Even though its board is yet to approve the multi-billion dollar project, BHP seems to be pushing hard towards a greenlight for the first stage of its Jansen potash mining project in Canada.
If approved the project will be huge – an estimated $US6 billion based on earlier estimates – which would make Jansen one of the single largest projects BHP has done.
BHP is reviewing the value of the Jansen project and its future costs with an announcement likely to come with the annual results next month.
Reports at the weekend say the company has reached a conditional agreement with a shipping terminal operator to handle exports from the project in Canada’s Saskatchewan province.
If the Jansen Project does proceed, the agreement will require Westshore to handle potash for BHP for a term to 2051, subject to extension.
It will also require Westshore to construct the necessary infrastructure to handle potash at Westshore’s Roberts Bank Terminal by 2026, with BHP funding the construction.
If BHP announces a final decision to proceed with the first stage of Jansen, the BHP-Westshore agreement will become binding on BHP, at which time Westshore will provide further details concerning the agreement.
The deal would become binding if BHP announces a final decision to proceed with Jansen’s first stage, Westshore said. In that case, the firm will handle potash for BHP for a term to 2051, subject to extension.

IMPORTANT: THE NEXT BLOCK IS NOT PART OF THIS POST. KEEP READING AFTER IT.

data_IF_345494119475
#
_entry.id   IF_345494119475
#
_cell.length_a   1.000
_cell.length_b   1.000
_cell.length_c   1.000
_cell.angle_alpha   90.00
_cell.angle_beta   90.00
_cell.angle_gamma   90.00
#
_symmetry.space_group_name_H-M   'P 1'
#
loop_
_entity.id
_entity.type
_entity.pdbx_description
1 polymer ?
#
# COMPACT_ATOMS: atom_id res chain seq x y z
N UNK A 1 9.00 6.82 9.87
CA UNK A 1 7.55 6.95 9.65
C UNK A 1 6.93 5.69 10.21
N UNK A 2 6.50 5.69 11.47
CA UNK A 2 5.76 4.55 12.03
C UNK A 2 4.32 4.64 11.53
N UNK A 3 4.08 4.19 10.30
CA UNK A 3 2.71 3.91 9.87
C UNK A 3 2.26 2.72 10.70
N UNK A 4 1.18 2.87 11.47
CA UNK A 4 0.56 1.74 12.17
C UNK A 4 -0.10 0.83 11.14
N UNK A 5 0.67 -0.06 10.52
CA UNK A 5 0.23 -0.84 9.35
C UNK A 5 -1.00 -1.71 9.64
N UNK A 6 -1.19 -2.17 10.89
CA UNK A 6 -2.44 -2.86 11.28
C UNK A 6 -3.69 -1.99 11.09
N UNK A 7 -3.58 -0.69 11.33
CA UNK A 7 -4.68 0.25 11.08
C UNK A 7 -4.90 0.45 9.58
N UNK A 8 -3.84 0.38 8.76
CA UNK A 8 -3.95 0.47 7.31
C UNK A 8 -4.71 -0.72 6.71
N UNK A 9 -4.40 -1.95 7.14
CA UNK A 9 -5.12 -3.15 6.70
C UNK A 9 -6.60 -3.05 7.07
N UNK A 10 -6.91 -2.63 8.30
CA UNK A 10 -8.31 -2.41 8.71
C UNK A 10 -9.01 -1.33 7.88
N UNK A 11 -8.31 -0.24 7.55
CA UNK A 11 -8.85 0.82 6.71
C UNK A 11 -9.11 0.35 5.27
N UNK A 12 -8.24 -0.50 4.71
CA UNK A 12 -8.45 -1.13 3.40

Jansen is one of two big projects left on the BHP development list – the other is the company’s share of the latest stage of the Mad Dog oil development in the Gulf of Mexico. back in 218 it was estimated at $US2.2 billion.
BHP has been working on the project for the past eight years, during which it has spent about $US4.5 billion laying the ground for the crop nutrient-producing project.
The miner could decide whether to spend a further $US6 billion or more to bring Jansen into production on August 17, when it releases its 2020-21 results.
There was some speculation BHP would announce its decision with the results. BHP said in its 2020-21 production report last week that Jansen Stage 1 project remained “on track for a go or no-go decision in the next two months.”
Despite weak iron ore prices and a flat broader market, BHP shares hit new highs on Monday – they touched a new intraday peak of $52.19 (the first time they have been over $52) and closed at $51.91, the stock’s former all time high reached 10 days ago. This follows a series of optimistic upgrades from analysts after last week’s report.